Do winter weather conditions have an effect on the accuracy of GNSS devices?

GPS receiver at Concordia Research Station, AntarcticaAlthough most of us won’t be navigating through such extreme conditions, to find out, the European GNSS Agency (GSA) asked the experts working in Antarctica.

The holidays are over and all we are left with is another couple of months of cold, wet and foggy winter weather. And there’s nothing worse than having to travel in winter weather conditions. Whether it’s walking to a meeting or driving across town, at least you can depend on global navigation satellite systems (GNSS), including Galileo, to help guide you to your destination along the most efficient route possible. All you have to do is plug the coordinates into your smartphone or in-vehicle navigation device, bundle up and head out – letting GNSS take care of the rest.

This is of course assuming that GNSS isn’t affected by the rain, snow, fog and dense clouds that define winter in much of Europe. After all, if the satellite signals are delayed or unable to reach the receiver in your device, you might just find yourself left out in the cold!

To get to the bottom of this, we asked some experts about the effect, if any, that the winter weather has on your use of GNSS devices.

Navigate like a penguin
If you really want to see how winter weather impacts the use of GNSS, there’s really no better place to conduct your research than Antarctica. Nicola Umberto, a researcher at Politecnico di Torino, recently travelled there to install a GNSS monitoring station, one of the first researchers to collect Galileo signals at high (and very cold) latitudes.

Concordia Research Station

Concordia Research Station

The DemoGRAPE project, funded by the Italian National Program for Research in Antarctica (PRNA), is a new prototype of support for satellite navigation in Antarctica. It includes an installed GNSS monitoring system at two research bases, which monitor the ionosphere behaviour, or space weather, over the continent and how it effects satellite signals. The project is being carried out in cooperation with the Italian Institute of Geophysics and Vulcanology, the South African Space Agency and the Brazilian Space Agency, with the support of the European Commission’s Joint Research Centre (JRC).

“The accuracy of satellite navigation in Antarctica is of paramount importance, both for logistic and for scientific purposes,” says Umberto. “There is always the danger that people and vehicles can fall into a crevasse during a snowstorm, when visibility is limited and travel is restricted to specified routes.”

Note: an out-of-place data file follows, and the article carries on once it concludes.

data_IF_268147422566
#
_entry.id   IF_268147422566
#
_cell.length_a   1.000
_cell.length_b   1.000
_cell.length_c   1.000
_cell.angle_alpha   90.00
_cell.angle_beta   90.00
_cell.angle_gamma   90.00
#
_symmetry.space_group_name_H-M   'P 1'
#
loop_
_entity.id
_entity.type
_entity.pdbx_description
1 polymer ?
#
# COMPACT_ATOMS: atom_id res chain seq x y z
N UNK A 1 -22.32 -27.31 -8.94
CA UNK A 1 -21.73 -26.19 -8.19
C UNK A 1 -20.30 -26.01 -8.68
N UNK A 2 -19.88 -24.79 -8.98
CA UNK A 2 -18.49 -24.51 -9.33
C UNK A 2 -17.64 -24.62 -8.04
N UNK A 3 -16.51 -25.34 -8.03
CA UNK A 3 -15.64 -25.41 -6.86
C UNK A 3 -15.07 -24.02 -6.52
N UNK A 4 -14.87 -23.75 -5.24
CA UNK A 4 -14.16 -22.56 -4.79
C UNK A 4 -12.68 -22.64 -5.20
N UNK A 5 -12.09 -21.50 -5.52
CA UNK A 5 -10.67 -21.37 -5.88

GNSS high-precision applications in Antarctica – such as geodetic prospecting, land and glacier monitoring and airport traffic management – can be threatened by ionospheric scintillations, a physical phenomenon very similar to the one producing aurora. “Unfortunately, scintillations damage satellite signals, introducing amplitude and phase variations, which in turn impacts the quality and reliability of the position,” explains Fabio Dovis, a professor at Politecnico di Torino who is also involved with the project. “DemoGRAPE has contributed to the understanding of these threats to GNSS applications in polar regions and proposed new methods for optimising scientific and technological achievements.”

Granted most of us won’t be navigating through quite such extreme conditions, although at some point in the middle of February it might very well feel like we’re living in Antarctica. Nonetheless, the DemoGRAPE project’s findings are applicable to our everyday use of GNSS for navigating in more ‘normal’ winter weather conditions. “As so often happens in science, results of experiments in particular conditions, such as Antarctica, can be exploited to better understand and characterise general phenomena,” adds Umberto.

Let it snow, let it snow, let it snow!
According to the experts, weather does not have a visible effect on GNSS. After all, GNSS was built to serve as an all-weather, 24/7 navigation tool. Furthermore, the vast majority of GNSS hardware currently on the market is built to operate in conditions down to -40 degrees Celsius; also the equipment is stored inside ground stations – with only an antenna mounted outside – meaning they protect against the most extreme levels of cold.

“What this means is a mass-market user will not experience any effects during winter weather,” says S2Ds Navigation and GNSS Data Science Fellow at Nottingham University Lukasz Bonenberg. “That being said, work in the high-precision sector, where centimetre level accuracy is required, can be affected by space weather.”

However, unless you’re a farmer using precision agriculture to tend to a field in the middle of winter, you probably won’t see any weather-related effects on your use of GNSS for basic navigation. Even if you do, for some reason, find yourself working a snow-covered field in February, you should be fine – as the effects of space weather are primarily confined to the Earth’s poles.

In other words, regardless of how snowy or cold it is outside, you can’t use ‘my GNSS is frozen’ as an excuse for not making that appointment!

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